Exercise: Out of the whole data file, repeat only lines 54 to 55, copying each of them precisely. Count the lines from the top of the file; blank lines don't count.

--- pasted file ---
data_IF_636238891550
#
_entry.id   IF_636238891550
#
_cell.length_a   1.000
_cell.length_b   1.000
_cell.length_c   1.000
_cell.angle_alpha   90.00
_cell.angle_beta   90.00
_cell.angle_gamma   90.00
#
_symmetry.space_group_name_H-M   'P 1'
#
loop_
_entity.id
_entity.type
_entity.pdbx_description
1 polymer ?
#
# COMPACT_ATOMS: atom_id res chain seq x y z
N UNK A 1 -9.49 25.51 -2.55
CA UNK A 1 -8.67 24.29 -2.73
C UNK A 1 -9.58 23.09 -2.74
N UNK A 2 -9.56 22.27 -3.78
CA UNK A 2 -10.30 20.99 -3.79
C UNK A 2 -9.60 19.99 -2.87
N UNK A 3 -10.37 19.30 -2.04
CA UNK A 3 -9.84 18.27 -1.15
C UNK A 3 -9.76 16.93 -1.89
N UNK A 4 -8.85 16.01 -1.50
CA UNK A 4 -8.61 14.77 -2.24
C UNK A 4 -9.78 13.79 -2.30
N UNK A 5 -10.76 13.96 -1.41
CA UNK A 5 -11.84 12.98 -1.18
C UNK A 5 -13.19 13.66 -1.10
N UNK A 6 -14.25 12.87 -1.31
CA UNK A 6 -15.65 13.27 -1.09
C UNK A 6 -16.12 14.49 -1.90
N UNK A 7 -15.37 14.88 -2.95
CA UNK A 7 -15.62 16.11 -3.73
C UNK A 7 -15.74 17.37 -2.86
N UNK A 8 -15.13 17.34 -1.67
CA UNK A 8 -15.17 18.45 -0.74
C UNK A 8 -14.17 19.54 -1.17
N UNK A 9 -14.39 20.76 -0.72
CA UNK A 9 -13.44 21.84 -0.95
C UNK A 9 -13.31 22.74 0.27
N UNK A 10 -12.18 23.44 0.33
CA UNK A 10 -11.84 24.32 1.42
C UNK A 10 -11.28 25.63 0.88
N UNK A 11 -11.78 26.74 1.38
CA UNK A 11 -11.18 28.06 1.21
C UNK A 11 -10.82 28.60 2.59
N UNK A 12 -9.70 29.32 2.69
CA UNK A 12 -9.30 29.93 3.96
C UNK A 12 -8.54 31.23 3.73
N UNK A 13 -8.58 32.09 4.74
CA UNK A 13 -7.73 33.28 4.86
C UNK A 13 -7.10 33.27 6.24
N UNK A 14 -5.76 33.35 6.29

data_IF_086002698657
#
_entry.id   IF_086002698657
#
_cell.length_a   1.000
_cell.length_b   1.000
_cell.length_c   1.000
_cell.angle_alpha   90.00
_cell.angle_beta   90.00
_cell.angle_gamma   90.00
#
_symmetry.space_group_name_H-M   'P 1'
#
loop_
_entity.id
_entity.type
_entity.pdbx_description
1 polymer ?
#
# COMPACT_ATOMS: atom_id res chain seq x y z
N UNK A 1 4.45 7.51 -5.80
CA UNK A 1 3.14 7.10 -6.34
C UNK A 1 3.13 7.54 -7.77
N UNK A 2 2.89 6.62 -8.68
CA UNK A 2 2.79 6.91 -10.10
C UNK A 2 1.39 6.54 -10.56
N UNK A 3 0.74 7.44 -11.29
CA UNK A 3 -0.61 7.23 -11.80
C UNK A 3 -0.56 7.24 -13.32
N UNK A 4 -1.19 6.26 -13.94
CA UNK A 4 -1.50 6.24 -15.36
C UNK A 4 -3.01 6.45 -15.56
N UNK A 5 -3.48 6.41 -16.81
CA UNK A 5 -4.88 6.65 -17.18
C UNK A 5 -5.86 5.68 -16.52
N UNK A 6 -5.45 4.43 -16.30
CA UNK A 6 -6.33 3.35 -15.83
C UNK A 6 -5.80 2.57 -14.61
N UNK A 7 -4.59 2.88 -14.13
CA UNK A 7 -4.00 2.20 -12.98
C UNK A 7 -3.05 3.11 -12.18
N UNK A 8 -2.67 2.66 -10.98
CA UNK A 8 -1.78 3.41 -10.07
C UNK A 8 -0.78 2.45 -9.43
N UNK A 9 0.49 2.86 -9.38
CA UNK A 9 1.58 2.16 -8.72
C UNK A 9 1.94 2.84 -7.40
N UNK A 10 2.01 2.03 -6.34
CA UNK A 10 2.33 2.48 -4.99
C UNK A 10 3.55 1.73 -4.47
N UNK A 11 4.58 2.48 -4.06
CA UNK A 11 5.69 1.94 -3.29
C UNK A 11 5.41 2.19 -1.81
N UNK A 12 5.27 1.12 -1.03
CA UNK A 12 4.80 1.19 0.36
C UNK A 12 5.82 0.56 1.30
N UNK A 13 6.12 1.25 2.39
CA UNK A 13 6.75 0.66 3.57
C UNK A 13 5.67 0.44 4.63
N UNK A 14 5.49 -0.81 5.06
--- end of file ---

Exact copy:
N UNK A 12 -9.70 29.32 2.69
CA UNK A 12 -9.30 29.93 3.96